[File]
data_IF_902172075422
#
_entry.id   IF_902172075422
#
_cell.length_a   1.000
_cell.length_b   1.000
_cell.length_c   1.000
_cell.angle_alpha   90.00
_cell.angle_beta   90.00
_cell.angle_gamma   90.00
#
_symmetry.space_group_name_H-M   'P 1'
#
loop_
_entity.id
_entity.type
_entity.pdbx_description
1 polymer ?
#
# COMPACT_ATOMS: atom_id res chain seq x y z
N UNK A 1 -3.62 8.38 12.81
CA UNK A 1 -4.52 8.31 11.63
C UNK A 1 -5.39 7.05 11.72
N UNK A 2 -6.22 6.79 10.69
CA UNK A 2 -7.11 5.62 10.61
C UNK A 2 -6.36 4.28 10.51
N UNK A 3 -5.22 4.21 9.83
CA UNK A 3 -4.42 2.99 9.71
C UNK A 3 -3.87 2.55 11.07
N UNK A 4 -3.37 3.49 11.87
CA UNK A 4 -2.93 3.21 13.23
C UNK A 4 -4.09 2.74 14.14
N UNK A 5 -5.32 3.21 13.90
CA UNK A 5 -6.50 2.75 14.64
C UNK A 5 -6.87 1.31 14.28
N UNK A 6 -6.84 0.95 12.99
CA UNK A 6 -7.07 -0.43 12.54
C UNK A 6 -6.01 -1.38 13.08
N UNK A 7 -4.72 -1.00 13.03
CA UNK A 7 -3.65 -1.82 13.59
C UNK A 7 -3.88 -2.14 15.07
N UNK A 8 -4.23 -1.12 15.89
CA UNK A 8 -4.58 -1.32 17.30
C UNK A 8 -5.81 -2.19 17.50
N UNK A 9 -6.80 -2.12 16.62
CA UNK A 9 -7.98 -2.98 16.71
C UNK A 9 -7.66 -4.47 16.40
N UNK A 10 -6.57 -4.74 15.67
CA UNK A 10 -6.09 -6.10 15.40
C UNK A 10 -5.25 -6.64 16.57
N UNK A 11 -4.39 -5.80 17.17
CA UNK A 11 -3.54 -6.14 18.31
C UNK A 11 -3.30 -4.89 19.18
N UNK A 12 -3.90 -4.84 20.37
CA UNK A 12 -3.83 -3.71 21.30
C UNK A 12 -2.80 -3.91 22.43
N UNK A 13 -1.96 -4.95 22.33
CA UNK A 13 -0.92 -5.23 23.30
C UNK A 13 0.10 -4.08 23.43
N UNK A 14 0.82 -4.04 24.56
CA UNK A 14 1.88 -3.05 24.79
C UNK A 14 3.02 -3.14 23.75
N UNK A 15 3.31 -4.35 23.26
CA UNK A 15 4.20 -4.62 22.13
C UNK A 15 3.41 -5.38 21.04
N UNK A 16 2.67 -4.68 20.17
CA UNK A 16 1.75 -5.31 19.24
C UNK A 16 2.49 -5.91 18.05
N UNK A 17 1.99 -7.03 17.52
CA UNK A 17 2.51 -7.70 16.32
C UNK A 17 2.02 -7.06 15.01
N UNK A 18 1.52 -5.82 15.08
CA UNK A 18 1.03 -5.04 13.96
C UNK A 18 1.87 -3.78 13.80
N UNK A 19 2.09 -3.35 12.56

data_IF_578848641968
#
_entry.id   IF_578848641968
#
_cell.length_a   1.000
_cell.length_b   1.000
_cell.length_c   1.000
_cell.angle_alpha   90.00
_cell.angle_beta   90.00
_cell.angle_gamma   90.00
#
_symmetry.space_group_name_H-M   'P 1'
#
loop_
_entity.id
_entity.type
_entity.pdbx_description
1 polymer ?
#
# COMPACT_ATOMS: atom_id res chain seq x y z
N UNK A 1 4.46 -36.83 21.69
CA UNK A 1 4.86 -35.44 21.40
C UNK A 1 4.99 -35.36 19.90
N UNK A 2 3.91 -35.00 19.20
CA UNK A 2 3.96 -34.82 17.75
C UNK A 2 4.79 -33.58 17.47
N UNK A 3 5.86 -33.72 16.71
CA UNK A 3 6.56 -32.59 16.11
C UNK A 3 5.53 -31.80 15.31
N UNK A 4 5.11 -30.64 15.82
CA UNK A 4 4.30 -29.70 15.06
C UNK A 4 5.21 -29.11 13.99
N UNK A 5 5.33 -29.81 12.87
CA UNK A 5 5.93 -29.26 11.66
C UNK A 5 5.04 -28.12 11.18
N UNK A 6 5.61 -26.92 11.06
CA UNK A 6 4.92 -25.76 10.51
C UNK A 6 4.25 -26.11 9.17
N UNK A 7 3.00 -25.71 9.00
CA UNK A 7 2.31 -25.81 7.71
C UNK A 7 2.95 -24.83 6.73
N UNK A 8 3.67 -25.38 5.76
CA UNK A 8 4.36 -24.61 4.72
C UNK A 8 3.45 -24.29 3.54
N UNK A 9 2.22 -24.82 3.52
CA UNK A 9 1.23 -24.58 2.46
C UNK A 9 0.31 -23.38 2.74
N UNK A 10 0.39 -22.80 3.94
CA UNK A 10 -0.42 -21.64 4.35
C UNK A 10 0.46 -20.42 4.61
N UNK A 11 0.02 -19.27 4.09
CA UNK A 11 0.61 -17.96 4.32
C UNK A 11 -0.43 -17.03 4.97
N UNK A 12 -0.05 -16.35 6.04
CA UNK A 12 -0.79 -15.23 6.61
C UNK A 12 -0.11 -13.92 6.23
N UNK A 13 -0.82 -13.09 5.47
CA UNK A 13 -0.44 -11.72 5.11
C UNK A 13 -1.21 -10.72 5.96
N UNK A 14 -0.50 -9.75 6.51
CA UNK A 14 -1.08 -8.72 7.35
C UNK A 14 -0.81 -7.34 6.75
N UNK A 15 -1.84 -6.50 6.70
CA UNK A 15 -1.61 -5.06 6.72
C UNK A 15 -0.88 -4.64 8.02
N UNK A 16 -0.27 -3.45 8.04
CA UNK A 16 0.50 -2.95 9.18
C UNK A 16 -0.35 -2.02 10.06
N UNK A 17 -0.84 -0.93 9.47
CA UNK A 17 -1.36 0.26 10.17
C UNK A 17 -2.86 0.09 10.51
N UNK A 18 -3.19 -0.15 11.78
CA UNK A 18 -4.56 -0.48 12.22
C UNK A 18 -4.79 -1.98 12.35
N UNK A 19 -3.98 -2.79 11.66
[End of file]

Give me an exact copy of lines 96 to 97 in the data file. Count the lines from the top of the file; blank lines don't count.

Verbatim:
N UNK A 1 4.46 -36.83 21.69
CA UNK A 1 4.86 -35.44 21.40